When Robert Gill started teaching music at Cardozo High School 10 years ago, the school had no band. Scratchy phonograph records spun the music for sports halftime shows.
But Gill, a Spingarn High School and Howard University graduate, had big plans. He set about to start a 100-piece marching band he could eventually take to Pasadena for the Rose Bowl Parade.
His dream is finally coming true.
In 1970, it was only a fantasy. "I was excited about getting a band started there," Gill recalled. "I can remember putting up signs the first day of school encouraging students to come out for the Marching 100.
"Well, the assistant principal hinted that I might be a little crazy. He assured me I would get more laughs than students."
Gill managed to field 40 people by homecoming that season and 65 people by season's end. The band improved so much the first year it was invited to perform in the Interhigh championship football game at RFK Stadium the following year, and has played there every year since.
Back at the start, the band's struggle was even reflected in the uniforms, much different from today's purple and whites. Those first outfits consisted of white pants, a purple windbreaker and baker hats Gill's wife Mary made.
Dwayne Casey, the band's first team captain, remembers, "We were sort of a joke around the school back there in the early days. The students laughed about our size, our uniforms and our performances." But that was a long time ago.
Since then the Cardozo Marching 130 has made great strides under Gill's guidance, culminating this year in the granddaddy of them all, the Rose Bowl Parade.
The road to Pasadena has had some interesting stops along the way. The band has made its mark in Detroit, Disneyworld, North Carolina and Virginia. It has performed in the Inaugural Parade, the Cherry Blossom Festival and the Apple Blossom Parade. It has entertained both NBA and NFL fans during halftime shows, taking first place awards no less than 20 times.
Gill said the band's constant activity over the years and "the fact that we have won so many awards really got us over" with the Rose Bowl committee.
Although the event is nearly a year away, Gill is already making preparations. He is busy recruiting replacements for the 40 seniors who will graduate in June and hopes to suit up and march 170 people, the largest in the school's history.
Gill, who is also pursuing a master's degree in administrative supervision, said the Rose Bowl affair is overwhelming him. "The cost for the trip, uniforms and everything is astronomical. I don't think a lot of people in this city really understand the magnitude of this whole thing." He calls it "the pinnacle of success for high school bands."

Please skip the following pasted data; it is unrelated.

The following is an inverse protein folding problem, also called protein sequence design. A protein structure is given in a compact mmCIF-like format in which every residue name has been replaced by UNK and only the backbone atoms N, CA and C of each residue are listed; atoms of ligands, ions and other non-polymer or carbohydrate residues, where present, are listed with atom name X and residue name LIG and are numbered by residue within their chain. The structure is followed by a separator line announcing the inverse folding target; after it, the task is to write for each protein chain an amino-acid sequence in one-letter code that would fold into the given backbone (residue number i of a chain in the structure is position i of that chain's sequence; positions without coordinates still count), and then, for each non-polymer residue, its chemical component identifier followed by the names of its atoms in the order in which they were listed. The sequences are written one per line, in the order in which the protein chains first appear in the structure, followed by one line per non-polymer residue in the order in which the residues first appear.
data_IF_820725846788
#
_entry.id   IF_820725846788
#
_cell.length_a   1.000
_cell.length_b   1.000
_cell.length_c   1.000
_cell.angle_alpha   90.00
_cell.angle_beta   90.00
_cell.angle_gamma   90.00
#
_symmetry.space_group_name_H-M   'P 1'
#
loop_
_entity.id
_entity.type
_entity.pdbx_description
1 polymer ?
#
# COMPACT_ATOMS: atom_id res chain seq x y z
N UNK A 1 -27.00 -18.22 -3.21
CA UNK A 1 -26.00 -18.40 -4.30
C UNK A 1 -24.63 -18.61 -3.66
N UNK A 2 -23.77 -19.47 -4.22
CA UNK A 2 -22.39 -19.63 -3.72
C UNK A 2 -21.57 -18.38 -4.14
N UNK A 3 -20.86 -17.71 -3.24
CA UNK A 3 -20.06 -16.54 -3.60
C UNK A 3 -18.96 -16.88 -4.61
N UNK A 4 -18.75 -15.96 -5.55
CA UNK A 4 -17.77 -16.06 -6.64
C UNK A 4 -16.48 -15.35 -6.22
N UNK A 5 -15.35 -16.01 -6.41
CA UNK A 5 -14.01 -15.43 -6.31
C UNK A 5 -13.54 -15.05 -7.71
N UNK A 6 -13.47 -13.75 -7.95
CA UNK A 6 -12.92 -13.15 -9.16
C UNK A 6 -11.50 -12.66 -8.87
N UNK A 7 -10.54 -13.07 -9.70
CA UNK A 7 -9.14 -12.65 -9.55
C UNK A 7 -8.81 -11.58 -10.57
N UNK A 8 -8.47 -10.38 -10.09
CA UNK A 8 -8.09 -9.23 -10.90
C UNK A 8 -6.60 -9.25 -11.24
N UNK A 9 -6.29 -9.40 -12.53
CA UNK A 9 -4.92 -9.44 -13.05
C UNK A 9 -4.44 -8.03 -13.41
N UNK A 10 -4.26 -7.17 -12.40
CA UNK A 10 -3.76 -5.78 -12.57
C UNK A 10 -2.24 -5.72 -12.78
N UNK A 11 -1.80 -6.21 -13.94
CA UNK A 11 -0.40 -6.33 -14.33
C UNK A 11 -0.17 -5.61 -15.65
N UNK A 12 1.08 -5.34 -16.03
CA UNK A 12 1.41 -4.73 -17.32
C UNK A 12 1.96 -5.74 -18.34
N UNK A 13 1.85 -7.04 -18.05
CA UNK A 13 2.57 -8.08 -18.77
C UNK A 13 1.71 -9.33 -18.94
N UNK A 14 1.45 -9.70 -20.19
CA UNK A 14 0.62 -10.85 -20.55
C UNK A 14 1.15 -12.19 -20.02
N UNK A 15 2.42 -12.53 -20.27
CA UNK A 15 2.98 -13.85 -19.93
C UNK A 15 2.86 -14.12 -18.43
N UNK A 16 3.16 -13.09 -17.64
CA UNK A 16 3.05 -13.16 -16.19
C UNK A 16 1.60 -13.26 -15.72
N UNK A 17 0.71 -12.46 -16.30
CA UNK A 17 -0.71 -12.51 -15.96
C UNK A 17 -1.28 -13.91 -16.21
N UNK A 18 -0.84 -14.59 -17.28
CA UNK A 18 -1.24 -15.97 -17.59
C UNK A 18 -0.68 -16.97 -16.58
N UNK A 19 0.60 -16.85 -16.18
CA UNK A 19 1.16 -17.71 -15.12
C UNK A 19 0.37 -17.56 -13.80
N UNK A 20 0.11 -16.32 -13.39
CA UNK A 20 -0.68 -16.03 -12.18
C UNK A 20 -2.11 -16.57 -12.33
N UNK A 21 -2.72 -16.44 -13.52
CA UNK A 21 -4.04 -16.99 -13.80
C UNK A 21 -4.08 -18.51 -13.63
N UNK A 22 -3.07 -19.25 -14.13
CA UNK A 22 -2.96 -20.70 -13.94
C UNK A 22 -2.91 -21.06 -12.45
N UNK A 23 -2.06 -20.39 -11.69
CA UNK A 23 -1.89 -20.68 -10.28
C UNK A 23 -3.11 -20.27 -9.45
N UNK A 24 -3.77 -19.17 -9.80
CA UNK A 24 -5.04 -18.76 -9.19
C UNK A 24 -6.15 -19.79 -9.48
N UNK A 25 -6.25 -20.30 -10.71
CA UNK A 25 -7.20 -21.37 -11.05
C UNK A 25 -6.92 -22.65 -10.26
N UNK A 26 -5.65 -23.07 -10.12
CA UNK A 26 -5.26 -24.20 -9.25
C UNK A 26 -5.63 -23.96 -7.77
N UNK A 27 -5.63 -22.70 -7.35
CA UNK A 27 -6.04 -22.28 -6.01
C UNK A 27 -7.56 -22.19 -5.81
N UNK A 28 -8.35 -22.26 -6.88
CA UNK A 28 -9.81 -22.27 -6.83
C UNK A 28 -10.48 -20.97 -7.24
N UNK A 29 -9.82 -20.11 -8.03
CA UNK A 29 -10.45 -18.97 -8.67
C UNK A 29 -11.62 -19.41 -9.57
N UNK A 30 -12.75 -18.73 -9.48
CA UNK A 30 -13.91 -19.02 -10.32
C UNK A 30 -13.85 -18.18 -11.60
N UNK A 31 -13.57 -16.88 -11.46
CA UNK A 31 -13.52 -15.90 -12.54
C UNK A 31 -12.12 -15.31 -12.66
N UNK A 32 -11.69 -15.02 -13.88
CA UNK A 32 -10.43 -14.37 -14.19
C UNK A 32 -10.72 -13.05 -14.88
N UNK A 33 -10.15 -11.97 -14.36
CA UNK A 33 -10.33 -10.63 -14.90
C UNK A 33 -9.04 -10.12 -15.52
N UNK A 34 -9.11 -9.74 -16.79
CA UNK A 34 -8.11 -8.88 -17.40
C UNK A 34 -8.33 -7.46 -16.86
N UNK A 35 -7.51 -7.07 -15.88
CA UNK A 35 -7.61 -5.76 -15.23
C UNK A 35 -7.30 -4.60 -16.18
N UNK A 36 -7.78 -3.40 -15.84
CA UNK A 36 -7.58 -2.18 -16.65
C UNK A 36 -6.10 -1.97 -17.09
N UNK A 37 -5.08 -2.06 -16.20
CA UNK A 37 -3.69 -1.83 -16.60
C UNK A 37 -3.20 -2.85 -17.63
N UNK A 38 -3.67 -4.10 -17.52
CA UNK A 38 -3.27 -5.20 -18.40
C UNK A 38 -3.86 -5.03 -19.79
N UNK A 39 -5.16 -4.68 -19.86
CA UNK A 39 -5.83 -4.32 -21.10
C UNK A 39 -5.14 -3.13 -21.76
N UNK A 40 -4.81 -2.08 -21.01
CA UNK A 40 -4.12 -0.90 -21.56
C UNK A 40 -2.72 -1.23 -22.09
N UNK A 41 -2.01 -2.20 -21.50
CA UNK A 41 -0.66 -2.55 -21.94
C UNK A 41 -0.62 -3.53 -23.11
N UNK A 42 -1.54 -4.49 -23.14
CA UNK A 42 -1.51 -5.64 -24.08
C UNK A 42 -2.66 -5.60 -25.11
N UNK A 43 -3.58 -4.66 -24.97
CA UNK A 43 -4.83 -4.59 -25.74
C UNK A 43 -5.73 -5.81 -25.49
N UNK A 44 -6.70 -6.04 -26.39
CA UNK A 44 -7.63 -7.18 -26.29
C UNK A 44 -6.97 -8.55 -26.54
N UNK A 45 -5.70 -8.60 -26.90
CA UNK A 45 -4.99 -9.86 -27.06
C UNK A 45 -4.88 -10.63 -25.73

But the success is no fluke. Gill has traveled "to see all the great bands like Grambling, Southern and Florida A&M. I take some of the things I observe from them and combine them with my own to come up with something totally different."
At least 50 of Gill's former students have gone to college on music scholarships. Gill expects that figure to increase in the future.
In recent years, he has been scheduling more band competitions in college settings because "I think that physical exposure to college environments goes a long way in lessening the students' fears and attitudes toward college."
Cardozo's local and national popularity has also prompted more D.C. public schools to emphasize marching and concert bands. Prior to Cardozo's emergence in 1970, McKinley was the only school in the system to field a marching band.
Since then, bands at Woodson and Dunbar are on the rise while Anacostia and Ballou are making some measured progress with their programs.
Jim Wilson, band director at Dunbar, says the success of Cardozo under Gill's leadership has "given the other bands something to shoot for. The fact that they have been invited to the Rose Bowl is really going to have everyone trying to improve their program so they can get a shot in the future."
Although Gill says he is grateful for support the band has received, he sees room for improvement. For instance, "Some of the instruments are not indigenous to marching bands and prevent us from getting maximum performance."
Gill also considers the band's achievements important for students who aren't members. "When I first came here, the football and basketball programs received so much attention for their success that we practically went unnoticed.
"Now the band has given the students something to really be proud of. It gives them a successful accomplishment to identify with."